Product round-ups and reports on stone alternatives such as quartz, thin porcelain tile (TPT), other products consisting of recycled material and products that include at least some man-made components.
Large-format materials — commonly referred to as “ultra compact surfaces,” which generally span the height of an average-sized grade school student — have been growing in popularity over the last several years.
When designing his new 2,500-square-foot home up in the mountains of Victoria, British Columbia, Canada, longtime woodworker, Jason Good, wanted to create a space that was both contemporary and functional.
A trio of bathrooms in a Texas home was remodeled using a palette of neutral colored tiles, complemented by earth tone-colored mosaics and quartz surfacing, to provide more space for each family member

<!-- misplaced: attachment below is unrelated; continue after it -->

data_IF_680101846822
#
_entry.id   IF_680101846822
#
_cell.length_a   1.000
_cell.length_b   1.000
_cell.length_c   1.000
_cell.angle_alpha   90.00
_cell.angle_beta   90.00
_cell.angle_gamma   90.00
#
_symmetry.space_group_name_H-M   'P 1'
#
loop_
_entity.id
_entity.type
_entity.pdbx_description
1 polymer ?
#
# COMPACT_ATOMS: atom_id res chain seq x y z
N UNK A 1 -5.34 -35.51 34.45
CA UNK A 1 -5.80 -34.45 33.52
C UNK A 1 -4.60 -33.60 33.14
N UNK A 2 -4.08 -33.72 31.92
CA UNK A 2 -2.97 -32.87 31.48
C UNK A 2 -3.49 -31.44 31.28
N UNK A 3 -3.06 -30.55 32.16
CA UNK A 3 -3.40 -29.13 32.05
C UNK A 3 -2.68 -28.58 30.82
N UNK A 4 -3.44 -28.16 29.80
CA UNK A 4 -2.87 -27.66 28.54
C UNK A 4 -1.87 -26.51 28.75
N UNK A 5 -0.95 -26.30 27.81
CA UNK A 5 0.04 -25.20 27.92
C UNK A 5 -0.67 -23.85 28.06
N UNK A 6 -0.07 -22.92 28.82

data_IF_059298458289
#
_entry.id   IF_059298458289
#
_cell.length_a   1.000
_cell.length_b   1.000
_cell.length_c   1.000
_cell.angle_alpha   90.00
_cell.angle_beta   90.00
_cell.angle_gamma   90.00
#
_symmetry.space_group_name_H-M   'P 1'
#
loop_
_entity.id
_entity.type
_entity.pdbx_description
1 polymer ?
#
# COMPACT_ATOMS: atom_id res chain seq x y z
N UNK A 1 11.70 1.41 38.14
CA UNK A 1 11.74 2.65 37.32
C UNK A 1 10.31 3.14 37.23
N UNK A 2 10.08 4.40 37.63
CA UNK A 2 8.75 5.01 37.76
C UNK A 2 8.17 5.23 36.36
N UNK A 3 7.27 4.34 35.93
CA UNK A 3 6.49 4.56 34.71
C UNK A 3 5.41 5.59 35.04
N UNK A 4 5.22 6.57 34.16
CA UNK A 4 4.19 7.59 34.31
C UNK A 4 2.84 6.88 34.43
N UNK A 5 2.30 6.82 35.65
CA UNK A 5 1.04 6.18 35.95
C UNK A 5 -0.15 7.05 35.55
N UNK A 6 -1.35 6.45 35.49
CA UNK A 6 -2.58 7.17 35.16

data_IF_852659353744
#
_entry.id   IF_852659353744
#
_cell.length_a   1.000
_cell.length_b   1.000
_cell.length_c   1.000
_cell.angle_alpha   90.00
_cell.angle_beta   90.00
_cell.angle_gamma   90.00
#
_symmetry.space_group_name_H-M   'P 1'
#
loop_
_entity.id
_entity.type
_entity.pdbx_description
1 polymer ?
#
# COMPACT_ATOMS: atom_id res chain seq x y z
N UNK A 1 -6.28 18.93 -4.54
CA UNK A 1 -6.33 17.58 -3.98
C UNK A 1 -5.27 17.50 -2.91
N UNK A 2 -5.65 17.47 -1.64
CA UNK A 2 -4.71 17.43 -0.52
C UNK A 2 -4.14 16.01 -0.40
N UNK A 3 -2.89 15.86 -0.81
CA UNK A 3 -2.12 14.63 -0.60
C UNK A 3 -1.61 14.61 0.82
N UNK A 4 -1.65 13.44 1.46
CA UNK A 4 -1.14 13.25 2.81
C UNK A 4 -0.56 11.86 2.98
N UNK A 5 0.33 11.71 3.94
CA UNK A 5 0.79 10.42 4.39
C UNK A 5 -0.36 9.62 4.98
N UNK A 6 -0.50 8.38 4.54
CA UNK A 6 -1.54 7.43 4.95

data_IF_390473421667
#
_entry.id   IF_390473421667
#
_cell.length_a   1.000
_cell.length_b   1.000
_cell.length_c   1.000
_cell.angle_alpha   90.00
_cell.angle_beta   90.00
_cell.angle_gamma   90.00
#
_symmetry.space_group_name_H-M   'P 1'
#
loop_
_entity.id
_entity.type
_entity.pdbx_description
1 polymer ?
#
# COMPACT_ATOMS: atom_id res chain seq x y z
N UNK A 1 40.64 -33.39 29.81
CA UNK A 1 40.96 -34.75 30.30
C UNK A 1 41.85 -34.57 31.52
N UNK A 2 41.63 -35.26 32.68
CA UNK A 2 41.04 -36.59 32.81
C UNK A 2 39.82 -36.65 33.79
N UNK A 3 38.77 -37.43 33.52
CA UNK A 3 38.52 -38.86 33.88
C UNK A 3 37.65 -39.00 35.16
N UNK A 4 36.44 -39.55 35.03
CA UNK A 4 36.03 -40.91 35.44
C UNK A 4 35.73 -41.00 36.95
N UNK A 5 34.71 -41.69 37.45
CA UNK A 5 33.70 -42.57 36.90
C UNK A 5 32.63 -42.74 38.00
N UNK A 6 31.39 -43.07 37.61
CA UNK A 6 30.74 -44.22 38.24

In the prestigious community of Gig Harbor, WA, a variety of Caesarstone quartz, accented by woods and concrete, was recently utilized to create a retro contemporary home, which incorporates modern elements and rustic touches.
Silestone, a world leader in quartz surfacing, was recently selected by Sotheby’s New York to create bars and tables to be used during a series of exclusive events leading up to its prestigious Contemporary, Modern and Impressionist art sales held during the month of June.
In recent years, the popularity of quartz surfacing has escalated to new heights. Advances in technology allow quartz manufacturers to continually develop new colors as well as products that replicate the aesthetic of natural stone. The following is just a selection of the numerous quartz product offerings available today.
Date: March 31, 2015